Colin Boyd, QC, the Lord Advocate, took the unprecedented step of writing to George Reid, the Scottish Parliament's Presiding Officer, amid growing demands for a full public inquiry.
Ms McKie, 43, a former Strathclyde Police detective, was wrongly accused of leaving her fingerprint at a murder scene and has fought a nine-year battle to clear her name. She claims the failure to prosecute anyone at the Scottish Criminal Records Office (SCRO) over the incident is as a result of a conspiracy by the legal establishment.
But the Lord Advocate said he chose not to proceed with a criminal case because of "conflicting" evidence from fingerprint experts. He also defended the original decision to prosecute Ms McKie for perjury, saying there was "sufficient evidence in law" for a trial.
Last night, Shirley's father, Iain McKie, said he was "disgusted" at Mr Boyd's letter and insisted he had "irrefutable" evidence to support a criminal prosecution. The Lord Advocate was also accused of "trying to defend the indefensible" by one MSP.
The Crown Office was reportedly told five years ago that, after the original mistake had been made, it was covered up in a "criminal" manner, as the fingerprint service refused to accept it had been wrong. One theory is that prosecutors did not want to undermine the case against David Asbury, who was tried and convicted of murdering Marion Ross. It was during this case that Ms McKie was alleged to have left a fingerprint at the murder scene, a claim she denied.
After Asbury was convicted, Ms McKie was tried for perjury but was acquitted after evidence from two US fingerprint experts refuted the claim that the print was hers. Asbury later had his conviction quashed on appeal.
Ms McKie has always insisted the print was not hers and was last week awarded 750,000 compensation by the Scottish Executive in an out-of-court settlement. The First Minister, Jack McConnell, insisted there had been an "honest mistake" by fingerprint experts who wrongly accused her of intruding on the murder scene in 1997.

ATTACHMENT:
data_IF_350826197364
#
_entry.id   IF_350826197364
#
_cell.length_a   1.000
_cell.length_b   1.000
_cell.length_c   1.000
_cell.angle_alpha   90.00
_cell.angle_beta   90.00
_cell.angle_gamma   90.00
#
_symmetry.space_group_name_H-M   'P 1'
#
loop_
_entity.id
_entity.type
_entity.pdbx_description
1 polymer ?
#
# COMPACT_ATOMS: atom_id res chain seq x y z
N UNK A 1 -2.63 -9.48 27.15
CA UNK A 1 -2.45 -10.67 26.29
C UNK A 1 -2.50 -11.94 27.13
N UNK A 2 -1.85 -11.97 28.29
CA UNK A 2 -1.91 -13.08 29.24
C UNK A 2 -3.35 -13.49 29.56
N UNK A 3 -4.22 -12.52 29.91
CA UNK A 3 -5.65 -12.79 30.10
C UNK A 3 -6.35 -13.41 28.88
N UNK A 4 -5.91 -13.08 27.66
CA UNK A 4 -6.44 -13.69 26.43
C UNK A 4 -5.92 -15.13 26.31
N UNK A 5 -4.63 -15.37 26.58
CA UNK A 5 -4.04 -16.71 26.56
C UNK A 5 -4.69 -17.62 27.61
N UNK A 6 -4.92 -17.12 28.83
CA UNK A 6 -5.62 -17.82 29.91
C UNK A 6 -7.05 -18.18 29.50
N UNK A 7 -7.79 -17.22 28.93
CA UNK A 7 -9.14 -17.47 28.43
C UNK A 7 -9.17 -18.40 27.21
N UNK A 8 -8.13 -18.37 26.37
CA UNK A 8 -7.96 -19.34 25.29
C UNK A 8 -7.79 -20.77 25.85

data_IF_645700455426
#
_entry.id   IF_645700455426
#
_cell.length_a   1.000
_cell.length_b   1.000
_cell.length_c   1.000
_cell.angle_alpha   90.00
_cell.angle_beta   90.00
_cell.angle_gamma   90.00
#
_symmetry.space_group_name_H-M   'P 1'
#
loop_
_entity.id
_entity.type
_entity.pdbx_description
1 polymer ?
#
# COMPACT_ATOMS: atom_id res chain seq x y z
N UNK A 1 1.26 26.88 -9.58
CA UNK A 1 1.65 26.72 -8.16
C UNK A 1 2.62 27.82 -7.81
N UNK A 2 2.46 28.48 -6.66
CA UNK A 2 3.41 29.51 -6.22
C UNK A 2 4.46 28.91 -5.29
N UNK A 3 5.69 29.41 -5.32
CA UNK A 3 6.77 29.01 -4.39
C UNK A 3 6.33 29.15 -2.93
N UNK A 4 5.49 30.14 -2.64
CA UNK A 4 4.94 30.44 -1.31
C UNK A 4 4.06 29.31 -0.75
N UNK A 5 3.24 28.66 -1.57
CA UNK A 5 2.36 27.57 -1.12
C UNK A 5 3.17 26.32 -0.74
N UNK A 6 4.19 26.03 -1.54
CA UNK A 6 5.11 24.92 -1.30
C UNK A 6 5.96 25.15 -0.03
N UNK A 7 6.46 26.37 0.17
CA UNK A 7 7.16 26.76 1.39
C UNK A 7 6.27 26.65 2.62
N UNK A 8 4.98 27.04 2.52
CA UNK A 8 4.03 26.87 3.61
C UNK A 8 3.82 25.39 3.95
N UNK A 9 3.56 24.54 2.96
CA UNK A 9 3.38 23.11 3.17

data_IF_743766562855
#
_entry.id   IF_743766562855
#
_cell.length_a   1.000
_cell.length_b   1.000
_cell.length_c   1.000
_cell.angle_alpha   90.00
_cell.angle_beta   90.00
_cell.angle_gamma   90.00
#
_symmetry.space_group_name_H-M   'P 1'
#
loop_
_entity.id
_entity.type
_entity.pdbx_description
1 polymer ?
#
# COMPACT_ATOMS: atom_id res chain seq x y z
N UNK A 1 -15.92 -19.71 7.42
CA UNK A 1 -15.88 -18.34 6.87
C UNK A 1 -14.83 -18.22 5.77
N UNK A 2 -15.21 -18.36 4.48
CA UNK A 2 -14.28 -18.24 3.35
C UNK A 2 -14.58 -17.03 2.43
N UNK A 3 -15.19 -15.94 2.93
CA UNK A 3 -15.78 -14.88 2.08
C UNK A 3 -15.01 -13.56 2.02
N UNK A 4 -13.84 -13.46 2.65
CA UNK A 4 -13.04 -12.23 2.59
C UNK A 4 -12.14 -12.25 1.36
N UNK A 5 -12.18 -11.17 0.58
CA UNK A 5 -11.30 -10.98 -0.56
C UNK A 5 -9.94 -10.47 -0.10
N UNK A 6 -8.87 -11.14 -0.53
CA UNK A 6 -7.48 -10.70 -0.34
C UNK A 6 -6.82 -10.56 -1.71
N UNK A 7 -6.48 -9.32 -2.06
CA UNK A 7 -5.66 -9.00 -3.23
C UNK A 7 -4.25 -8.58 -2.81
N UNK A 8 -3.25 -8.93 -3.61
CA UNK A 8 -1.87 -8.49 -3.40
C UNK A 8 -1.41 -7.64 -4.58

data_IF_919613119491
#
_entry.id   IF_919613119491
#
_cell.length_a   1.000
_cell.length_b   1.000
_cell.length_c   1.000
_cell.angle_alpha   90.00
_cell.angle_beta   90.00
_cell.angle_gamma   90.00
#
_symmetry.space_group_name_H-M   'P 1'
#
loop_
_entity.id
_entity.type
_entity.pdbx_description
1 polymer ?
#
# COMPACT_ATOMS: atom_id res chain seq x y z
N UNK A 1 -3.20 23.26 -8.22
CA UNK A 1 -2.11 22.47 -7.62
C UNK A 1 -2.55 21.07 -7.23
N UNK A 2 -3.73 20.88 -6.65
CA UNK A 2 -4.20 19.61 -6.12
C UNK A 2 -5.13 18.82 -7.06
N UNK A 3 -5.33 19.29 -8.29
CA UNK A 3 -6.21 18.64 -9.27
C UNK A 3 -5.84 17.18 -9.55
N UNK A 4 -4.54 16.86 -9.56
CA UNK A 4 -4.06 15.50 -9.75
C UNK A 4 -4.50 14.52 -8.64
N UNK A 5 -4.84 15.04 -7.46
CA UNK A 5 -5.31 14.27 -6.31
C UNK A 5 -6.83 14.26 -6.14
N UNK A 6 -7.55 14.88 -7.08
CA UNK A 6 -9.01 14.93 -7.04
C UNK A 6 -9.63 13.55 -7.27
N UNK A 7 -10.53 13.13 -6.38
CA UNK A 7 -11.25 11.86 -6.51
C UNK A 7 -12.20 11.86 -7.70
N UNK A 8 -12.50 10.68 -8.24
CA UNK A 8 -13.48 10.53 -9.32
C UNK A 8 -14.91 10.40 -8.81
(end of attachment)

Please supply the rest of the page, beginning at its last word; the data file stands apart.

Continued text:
Mr Boyd - who yesterday made clear he supports the Executive's decision not to hold a public inquiry - said the decision to prosecute Ms McKie for perjury was taken by him, as Solicitor General, in 1998, following a report by the regional procurator fiscal for Glasgow.
"I am satisfied that the evidence available at the time justified criminal proceedings," he said. "The evidence against her was tested at trial. There was clearly sufficient evidence in law, because the case went to the jury, who ultimately acquitted her."
Senior officers at Tayside Police were then instructed by the regional procurator fiscal for North Strathclyde to investigate possible perjury and criminal conspiracy in relation to the fingerprint officer who gave evidence in the Asbury and McKie trials.
A report, which included "careful examination of expert evidence", was submitted to Mr Boyd in 2001.
His letter to Mr Reid stated: "Following full and careful consideration of these reports, I concluded that there was insufficient reliable evidence to found a prosecution. Before any proceedings in respect of that evidence could have been contemplated, I would require to have been satisfied that a court could accept beyond reasonable doubt not only that there was a misidentification, but that the evidence was given dishonestly and with criminal intent.
"In the light of the whole evidence available to me, including evidence from experts instructed by the defence which supported the SCRO evidence, it was clear that such intent could not be demonstrated.
"Since the time the issue arose in the trial of Shirley McKie, there have always been, and there remain, conflicting expert views on the issue of identification of the relevant fingerprints. I concluded in 2001 that the conflict in expert evidence was such that there could be no question of criminal proceedings."
Mr McKie said the letter failed to shed any new light on his daughter's case and that the need for a public inquiry was "greater than ever".
"The cover-up continues," he said. "I'm absolutely disgusted at this statement by the Lord Advocate - he hasn't told us anything we do not already know.
"The Lord Advocate is saying there was evidence on both sides, but there was overwhelming evidence the experts were wrong and overwhelming evidence ... that there was criminality."
Alex Neil, an SNP MSP for Central Scotland who has lodged a parliamentary motion of no confidence in Mr Boyd, claimed the Lord Advocate and Cathy Jamieson, the justice minister, were "trying to defend the indefensible". He said: "This simply underlines the need for a full public inquiry."